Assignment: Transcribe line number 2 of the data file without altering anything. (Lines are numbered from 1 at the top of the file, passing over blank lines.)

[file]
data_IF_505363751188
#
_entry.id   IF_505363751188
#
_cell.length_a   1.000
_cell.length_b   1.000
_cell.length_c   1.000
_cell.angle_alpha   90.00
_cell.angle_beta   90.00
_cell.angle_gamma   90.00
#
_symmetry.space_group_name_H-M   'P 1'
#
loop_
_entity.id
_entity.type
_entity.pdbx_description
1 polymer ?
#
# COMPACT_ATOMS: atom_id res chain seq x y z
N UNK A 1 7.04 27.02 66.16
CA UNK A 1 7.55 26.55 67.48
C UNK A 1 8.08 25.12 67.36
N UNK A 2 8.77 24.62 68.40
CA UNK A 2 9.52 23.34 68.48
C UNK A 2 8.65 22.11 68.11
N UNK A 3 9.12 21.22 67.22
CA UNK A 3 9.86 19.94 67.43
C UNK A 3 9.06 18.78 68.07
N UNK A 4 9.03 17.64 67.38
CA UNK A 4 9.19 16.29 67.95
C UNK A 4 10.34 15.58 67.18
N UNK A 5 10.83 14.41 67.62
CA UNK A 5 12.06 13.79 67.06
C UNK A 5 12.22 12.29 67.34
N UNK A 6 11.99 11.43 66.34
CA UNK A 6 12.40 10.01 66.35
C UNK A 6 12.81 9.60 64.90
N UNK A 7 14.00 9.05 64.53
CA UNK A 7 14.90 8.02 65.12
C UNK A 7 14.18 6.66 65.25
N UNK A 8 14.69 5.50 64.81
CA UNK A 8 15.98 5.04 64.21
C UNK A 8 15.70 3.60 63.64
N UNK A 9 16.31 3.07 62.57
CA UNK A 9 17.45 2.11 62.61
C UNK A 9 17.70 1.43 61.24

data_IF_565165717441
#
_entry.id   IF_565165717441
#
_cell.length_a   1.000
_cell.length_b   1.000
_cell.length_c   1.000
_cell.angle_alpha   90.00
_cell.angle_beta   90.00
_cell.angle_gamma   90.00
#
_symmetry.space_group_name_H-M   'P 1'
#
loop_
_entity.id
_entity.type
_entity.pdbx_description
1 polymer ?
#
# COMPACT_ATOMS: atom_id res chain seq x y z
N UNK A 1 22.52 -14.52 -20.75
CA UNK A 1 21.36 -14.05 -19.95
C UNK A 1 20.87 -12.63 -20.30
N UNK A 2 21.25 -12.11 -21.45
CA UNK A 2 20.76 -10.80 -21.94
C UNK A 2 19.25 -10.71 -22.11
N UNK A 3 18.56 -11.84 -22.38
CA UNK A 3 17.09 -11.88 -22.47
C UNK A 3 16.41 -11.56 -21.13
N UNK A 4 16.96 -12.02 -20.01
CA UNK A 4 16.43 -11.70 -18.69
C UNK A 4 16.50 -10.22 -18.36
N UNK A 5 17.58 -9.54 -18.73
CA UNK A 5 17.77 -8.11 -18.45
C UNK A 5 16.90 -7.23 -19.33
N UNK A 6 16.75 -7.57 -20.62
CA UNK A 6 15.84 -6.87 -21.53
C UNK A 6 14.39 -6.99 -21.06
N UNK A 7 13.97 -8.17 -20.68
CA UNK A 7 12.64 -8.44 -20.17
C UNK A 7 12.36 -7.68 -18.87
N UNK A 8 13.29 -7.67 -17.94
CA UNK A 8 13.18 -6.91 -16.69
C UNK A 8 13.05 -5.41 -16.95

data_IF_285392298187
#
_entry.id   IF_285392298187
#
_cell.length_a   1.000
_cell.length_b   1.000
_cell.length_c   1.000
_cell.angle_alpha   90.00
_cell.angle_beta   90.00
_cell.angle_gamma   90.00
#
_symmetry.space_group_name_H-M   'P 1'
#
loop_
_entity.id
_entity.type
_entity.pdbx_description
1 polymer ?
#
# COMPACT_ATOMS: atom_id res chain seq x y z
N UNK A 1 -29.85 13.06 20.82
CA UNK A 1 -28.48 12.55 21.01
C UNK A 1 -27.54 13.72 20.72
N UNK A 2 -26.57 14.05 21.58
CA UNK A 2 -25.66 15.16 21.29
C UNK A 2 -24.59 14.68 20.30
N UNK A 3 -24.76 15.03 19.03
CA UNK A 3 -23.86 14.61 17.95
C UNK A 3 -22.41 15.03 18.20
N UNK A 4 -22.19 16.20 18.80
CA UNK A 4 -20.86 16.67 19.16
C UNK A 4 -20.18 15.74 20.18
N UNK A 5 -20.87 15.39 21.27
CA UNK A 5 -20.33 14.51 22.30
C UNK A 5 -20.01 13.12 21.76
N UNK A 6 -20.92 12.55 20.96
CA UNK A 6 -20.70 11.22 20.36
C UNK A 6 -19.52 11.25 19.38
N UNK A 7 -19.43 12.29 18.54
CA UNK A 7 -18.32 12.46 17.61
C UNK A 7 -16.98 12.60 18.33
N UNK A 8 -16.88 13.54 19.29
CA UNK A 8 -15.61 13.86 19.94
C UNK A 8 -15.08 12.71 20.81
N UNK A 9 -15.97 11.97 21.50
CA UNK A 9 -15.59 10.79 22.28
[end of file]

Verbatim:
#